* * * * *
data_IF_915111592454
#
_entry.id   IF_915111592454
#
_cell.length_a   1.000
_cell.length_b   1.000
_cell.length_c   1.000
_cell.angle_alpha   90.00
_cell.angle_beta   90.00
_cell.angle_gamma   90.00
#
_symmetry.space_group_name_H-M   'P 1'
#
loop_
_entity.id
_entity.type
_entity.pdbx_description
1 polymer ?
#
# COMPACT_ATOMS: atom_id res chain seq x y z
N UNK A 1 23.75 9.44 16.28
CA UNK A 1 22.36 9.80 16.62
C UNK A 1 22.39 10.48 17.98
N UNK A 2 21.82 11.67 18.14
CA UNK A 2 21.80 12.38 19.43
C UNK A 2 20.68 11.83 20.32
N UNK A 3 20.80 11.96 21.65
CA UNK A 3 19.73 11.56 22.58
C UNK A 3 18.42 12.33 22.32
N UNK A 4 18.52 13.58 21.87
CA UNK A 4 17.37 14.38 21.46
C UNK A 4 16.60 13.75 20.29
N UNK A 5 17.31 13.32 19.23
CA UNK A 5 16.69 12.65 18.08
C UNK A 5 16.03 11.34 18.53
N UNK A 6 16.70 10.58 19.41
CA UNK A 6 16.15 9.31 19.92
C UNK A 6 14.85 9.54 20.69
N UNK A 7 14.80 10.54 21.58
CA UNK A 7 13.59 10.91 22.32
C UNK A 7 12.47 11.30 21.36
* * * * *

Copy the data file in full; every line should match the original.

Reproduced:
data_IF_915111592454
#
_entry.id   IF_915111592454
#
_cell.length_a   1.000
_cell.length_b   1.000
_cell.length_c   1.000
_cell.angle_alpha   90.00
_cell.angle_beta   90.00
_cell.angle_gamma   90.00
#
_symmetry.space_group_name_H-M   'P 1'
#
loop_
_entity.id
_entity.type
_entity.pdbx_description
1 polymer ?
#
# COMPACT_ATOMS: atom_id res chain seq x y z
N UNK A 1 23.75 9.44 16.28
CA UNK A 1 22.36 9.80 16.62
C UNK A 1 22.39 10.48 17.98
N UNK A 2 21.82 11.67 18.14
CA UNK A 2 21.80 12.38 19.43
C UNK A 2 20.68 11.83 20.32
N UNK A 3 20.80 11.96 21.65
CA UNK A 3 19.73 11.56 22.58
C UNK A 3 18.42 12.33 22.32
N UNK A 4 18.52 13.58 21.87
CA UNK A 4 17.37 14.38 21.46
C UNK A 4 16.60 13.75 20.29
N UNK A 5 17.31 13.32 19.23
CA UNK A 5 16.69 12.65 18.08
C UNK A 5 16.03 11.34 18.53
N UNK A 6 16.70 10.58 19.41
CA UNK A 6 16.15 9.31 19.92
C UNK A 6 14.85 9.54 20.69
N UNK A 7 14.80 10.54 21.58
CA UNK A 7 13.59 10.91 22.32
C UNK A 7 12.47 11.30 21.36